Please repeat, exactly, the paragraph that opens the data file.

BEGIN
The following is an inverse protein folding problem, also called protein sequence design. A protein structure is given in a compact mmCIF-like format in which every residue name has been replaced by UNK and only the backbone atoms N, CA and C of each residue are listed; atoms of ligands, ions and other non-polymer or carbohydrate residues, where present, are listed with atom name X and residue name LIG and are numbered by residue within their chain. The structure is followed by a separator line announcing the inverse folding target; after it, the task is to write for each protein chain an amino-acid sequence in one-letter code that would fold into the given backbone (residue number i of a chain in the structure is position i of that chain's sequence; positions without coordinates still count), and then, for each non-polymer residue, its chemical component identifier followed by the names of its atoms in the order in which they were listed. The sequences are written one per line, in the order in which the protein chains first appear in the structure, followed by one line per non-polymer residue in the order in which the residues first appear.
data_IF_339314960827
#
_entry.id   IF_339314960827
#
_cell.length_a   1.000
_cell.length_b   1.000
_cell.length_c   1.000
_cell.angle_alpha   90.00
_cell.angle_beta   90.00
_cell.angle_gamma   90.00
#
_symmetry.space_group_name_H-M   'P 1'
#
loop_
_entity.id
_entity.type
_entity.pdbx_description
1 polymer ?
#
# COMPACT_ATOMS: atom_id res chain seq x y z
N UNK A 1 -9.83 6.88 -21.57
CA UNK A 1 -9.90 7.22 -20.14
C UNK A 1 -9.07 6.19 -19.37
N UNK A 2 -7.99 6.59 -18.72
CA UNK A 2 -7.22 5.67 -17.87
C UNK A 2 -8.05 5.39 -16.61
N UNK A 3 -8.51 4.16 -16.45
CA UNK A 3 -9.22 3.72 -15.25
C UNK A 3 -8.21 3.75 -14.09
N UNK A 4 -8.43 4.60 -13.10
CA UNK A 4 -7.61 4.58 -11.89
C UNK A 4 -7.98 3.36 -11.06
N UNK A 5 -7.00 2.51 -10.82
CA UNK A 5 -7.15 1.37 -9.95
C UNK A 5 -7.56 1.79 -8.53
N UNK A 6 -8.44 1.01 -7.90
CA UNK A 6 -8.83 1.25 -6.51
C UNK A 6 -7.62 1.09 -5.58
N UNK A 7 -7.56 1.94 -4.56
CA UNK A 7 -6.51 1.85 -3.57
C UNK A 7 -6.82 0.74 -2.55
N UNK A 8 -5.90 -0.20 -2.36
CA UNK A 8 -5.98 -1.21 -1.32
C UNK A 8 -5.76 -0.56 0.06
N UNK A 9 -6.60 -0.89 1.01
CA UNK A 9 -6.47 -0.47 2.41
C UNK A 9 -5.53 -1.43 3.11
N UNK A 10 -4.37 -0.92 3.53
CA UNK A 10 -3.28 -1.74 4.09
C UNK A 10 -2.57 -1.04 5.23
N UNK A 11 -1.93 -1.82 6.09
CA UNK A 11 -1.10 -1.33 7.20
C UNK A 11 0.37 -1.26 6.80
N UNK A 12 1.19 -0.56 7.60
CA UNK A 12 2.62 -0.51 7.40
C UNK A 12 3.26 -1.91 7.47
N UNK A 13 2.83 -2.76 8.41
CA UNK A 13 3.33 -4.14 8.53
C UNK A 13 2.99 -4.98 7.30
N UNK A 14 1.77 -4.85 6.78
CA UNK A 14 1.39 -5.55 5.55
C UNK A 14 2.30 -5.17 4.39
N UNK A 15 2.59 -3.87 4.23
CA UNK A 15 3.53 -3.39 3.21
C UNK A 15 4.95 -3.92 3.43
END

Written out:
The following is an inverse protein folding problem, also called protein sequence design. A protein structure is given in a compact mmCIF-like format in which every residue name has been replaced by UNK and only the backbone atoms N, CA and C of each residue are listed; atoms of ligands, ions and other non-polymer or carbohydrate residues, where present, are listed with atom name X and residue name LIG and are numbered by residue within their chain. The structure is followed by a separator line announcing the inverse folding target; after it, the task is to write for each protein chain an amino-acid sequence in one-letter code that would fold into the given backbone (residue number i of a chain in the structure is position i of that chain's sequence; positions without coordinates still count), and then, for each non-polymer residue, its chemical component identifier followed by the names of its atoms in the order in which they were listed. The sequences are written one per line, in the order in which the protein chains first appear in the structure, followed by one line per non-polymer residue in the order in which the residues first appear.